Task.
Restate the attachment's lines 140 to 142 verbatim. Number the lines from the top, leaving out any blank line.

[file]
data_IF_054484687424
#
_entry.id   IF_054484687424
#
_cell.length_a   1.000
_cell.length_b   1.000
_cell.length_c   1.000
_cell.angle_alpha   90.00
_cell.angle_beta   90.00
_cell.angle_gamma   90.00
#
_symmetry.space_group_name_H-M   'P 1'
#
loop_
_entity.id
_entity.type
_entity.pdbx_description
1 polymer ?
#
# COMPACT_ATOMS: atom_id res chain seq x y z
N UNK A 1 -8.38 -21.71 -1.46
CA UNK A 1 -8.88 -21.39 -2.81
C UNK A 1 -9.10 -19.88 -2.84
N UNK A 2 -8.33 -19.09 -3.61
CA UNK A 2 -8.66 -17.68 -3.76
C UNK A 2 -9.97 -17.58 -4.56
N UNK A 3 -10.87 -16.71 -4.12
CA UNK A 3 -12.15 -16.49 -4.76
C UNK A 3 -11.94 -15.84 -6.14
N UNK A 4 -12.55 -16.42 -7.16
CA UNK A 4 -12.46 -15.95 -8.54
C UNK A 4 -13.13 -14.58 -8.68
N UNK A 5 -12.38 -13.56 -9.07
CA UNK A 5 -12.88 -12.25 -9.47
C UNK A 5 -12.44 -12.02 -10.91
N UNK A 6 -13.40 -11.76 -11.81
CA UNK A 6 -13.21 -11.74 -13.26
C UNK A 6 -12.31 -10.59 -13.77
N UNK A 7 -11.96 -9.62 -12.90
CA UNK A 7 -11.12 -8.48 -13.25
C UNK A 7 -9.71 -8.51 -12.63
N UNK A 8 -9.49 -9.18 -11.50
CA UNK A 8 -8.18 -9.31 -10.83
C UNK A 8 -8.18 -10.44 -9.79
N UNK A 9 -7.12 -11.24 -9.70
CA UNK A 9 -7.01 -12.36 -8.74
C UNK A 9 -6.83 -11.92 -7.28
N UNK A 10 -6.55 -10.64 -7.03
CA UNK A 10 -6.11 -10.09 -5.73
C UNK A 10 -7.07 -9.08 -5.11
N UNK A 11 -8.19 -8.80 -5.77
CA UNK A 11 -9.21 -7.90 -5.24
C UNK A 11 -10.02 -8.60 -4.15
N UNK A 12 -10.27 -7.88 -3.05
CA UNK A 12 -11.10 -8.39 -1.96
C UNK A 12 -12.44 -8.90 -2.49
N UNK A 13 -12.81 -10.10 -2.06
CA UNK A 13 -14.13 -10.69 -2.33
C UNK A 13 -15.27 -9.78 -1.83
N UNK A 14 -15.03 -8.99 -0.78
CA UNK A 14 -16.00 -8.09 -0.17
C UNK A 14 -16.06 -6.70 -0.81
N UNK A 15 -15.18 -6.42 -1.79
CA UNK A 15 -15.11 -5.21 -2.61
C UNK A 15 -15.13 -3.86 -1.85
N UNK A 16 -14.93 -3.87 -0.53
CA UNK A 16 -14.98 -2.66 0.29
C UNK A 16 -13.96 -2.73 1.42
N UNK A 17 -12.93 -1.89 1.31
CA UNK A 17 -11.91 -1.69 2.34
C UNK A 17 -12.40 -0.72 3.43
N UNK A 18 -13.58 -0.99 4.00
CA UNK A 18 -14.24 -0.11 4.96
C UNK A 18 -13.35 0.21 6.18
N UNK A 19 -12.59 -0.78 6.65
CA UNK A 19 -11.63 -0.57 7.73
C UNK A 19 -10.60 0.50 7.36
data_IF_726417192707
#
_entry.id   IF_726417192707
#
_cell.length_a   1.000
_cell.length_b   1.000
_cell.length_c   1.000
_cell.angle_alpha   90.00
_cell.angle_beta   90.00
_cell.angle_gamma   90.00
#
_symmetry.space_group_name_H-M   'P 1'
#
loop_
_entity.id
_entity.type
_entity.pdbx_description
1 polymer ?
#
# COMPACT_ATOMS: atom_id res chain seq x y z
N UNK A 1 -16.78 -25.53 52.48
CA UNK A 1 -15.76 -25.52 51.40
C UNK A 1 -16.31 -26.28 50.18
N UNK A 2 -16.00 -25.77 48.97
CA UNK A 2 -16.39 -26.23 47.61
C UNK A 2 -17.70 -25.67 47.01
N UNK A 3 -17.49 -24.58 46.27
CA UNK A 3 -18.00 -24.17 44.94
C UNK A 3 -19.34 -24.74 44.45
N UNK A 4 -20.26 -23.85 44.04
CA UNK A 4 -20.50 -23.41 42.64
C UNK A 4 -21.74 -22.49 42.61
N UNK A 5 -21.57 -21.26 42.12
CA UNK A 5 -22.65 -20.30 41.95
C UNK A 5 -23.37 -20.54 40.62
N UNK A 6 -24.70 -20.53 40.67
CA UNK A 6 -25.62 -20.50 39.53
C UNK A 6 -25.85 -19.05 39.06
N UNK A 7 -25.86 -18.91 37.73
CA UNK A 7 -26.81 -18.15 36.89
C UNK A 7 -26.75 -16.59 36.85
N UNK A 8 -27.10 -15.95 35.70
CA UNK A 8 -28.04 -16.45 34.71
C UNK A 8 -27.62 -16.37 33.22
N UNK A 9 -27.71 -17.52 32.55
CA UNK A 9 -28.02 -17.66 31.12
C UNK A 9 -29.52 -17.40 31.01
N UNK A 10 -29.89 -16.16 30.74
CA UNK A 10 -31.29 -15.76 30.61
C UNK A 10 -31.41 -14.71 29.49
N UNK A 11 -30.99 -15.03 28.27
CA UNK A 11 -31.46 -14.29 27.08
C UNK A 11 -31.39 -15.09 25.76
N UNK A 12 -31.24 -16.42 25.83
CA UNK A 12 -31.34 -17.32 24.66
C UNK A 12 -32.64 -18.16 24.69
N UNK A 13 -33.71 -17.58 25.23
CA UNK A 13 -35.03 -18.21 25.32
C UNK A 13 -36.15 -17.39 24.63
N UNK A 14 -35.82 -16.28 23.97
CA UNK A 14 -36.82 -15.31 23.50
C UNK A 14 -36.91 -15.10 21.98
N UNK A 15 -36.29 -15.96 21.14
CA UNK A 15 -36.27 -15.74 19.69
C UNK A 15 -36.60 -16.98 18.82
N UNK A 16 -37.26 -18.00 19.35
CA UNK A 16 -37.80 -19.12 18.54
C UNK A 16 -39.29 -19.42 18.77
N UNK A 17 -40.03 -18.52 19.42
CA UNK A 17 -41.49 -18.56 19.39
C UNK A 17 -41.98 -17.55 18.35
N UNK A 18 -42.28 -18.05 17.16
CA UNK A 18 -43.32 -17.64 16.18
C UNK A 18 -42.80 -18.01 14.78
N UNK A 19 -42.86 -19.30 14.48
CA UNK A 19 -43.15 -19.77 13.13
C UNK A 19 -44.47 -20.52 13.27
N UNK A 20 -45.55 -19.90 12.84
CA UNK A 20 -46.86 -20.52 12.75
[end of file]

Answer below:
N UNK A 15 -36.29 -15.96 21.14
CA UNK A 15 -36.27 -15.74 19.69
C UNK A 15 -36.60 -16.98 18.82